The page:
The hearing is supposed to be about antitrust, but at points it seems as if it has been anything but.

11:49 AM PT: Zuckerberg grilled on rationale for buying Instagram: The hearing has touched on issues of platform bias, misinformation and Russian election interference, so it may be easy to forget that the event is part of a House Judiciary antitrust investigation.

There was one noteworthy moment, though, when House Judiciary Committee Chairman Jerry Nadler queried Zuckerberg on Facebook’s intent when it bought Instagram, an acquisition that got the government’s green light but has been an ongoing source of concern that it only gave the social media site even greater market power.

Nadler cited documents from 2011 in which he described Instagram as a “threat” and that “Instagram can meaningfully hurt us without becoming a huge business.”

“Did you mean that consumers might switch from Facebook to Instagram?” Nadler asked.

“In the space of mobile photos and camera apps, which was growing, they were a competitor,” Zuckerberg said.

Then Nadler asked him about another comment that Zuckerberg made back then, that the purpose of the deal was to “neutralize” a competitor.

“Congressman, whose aren’t my words, but yes, I have been clear that Instagram was a competitor, in the space of mobile sharing,” he said, while defending the purchase as “wildly successful” given Instagram’s growth.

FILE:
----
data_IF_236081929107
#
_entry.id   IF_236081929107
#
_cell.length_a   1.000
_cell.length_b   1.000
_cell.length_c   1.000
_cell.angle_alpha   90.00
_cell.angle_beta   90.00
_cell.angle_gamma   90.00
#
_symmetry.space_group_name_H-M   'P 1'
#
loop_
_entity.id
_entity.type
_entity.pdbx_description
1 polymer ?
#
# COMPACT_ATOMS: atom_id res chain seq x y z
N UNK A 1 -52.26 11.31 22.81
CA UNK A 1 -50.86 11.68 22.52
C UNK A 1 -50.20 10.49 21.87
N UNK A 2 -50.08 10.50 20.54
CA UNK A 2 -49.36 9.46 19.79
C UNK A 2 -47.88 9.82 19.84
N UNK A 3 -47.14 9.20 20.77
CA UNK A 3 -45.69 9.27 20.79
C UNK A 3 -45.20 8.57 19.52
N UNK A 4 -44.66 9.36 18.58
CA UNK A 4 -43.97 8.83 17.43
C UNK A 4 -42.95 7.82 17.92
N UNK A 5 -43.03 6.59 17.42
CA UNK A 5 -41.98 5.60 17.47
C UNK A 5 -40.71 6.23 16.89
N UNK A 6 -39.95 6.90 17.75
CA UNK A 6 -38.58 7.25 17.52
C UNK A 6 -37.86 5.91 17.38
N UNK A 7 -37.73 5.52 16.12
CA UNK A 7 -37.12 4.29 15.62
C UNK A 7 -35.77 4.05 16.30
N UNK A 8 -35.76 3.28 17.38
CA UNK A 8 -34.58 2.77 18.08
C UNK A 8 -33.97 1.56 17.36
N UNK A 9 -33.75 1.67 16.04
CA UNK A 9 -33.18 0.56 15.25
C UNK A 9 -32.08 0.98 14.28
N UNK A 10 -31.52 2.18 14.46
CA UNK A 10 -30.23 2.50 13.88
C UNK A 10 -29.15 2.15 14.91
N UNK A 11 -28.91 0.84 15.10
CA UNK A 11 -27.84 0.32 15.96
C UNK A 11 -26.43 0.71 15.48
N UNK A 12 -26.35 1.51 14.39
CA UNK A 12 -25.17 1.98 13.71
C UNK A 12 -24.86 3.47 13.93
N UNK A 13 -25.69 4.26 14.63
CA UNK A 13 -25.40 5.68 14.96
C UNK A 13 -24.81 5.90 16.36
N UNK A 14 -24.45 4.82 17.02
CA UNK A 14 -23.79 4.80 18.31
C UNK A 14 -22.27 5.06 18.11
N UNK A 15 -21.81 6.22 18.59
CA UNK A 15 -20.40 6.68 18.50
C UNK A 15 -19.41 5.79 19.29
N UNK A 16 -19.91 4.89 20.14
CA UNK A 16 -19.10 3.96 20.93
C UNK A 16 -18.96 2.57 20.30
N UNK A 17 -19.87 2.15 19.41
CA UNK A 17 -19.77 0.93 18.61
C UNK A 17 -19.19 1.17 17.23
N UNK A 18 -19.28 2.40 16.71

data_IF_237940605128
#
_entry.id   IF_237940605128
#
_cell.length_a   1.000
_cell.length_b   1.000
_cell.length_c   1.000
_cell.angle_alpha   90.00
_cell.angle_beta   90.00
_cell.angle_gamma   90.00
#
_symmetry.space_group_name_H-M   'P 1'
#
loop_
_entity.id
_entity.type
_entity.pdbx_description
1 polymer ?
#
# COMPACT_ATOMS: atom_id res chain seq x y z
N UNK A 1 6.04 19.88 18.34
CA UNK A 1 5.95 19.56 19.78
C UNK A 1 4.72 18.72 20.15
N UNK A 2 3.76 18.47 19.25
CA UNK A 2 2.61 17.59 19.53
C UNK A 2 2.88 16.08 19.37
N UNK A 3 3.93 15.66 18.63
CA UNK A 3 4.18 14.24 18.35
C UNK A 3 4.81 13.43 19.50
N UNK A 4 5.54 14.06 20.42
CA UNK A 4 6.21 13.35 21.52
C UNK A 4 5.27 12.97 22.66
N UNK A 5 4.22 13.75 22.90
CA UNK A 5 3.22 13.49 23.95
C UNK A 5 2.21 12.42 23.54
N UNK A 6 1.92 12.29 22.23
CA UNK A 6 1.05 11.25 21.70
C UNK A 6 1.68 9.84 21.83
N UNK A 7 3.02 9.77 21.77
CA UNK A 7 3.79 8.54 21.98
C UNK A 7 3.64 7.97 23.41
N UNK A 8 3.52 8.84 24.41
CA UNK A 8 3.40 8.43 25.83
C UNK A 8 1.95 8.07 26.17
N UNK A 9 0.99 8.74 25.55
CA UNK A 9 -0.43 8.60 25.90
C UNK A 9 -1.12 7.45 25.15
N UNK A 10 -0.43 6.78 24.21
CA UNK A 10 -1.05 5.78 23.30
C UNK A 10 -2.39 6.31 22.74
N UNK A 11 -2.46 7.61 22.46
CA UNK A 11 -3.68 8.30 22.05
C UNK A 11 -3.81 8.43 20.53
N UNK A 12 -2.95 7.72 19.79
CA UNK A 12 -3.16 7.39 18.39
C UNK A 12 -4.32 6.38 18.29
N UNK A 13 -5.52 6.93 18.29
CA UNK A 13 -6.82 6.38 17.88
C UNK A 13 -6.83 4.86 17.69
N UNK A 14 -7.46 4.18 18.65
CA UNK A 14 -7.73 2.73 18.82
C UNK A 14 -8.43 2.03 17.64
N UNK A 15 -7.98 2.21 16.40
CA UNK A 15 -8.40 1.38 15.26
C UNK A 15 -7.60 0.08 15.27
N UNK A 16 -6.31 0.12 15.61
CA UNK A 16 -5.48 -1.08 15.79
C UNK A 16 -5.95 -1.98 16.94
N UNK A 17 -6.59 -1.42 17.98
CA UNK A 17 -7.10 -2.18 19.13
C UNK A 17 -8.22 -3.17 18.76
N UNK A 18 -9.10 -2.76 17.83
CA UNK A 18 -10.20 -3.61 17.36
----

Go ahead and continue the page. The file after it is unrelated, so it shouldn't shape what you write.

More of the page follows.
But Nadler insisted that Zuckerberg had said that he wanted to “neutralize” a competitor. “If this wasn’t an illegal merger at the time of the transaction, why shouldn’t Instagram be broken off into a separate company?”

Zuckerberg said that the FTC still approved the merger.

“With hindsight it probably looks obvious that Instagram would have reached the scale it has today, but at the time it was far from obvious,” he said, again citing the growth of the platform since it was acquired by Facebook.

But Nadler said that based on the documents obtained by the committee and “by Mr. Zuckerberg’s own admission, Facebook saw Instagram as a threat that could potentially siphon business away from it.

“So rather than compete with it Facebook bought it,” he said. “This is exactly the kind of antitrust acquisition that the antitrust laws were designed to prevent. This should not have happened in the first place. It cannot be permitted to happen and it cannot happen again.”

The committee posted the documents on Twitter.

Later, Rep. Pramilla Jayapal (D-WA) asked Zuckerberg has attempted to “clone” the products of another company while also attempting to acquire the company.

“Not that I would recall,” he said.

She then reminded him that he was under oath, and cited documents that shows that Facebook began developing a similar product called Facebook Camera.

Jayapal then asked him whether they used Facebook Camera to “threaten” Instagram’s founder, Kevin Systrom.

“I am not sure what you would mean by threaten,” he said, adding that it was not a secret what Facebook was creating.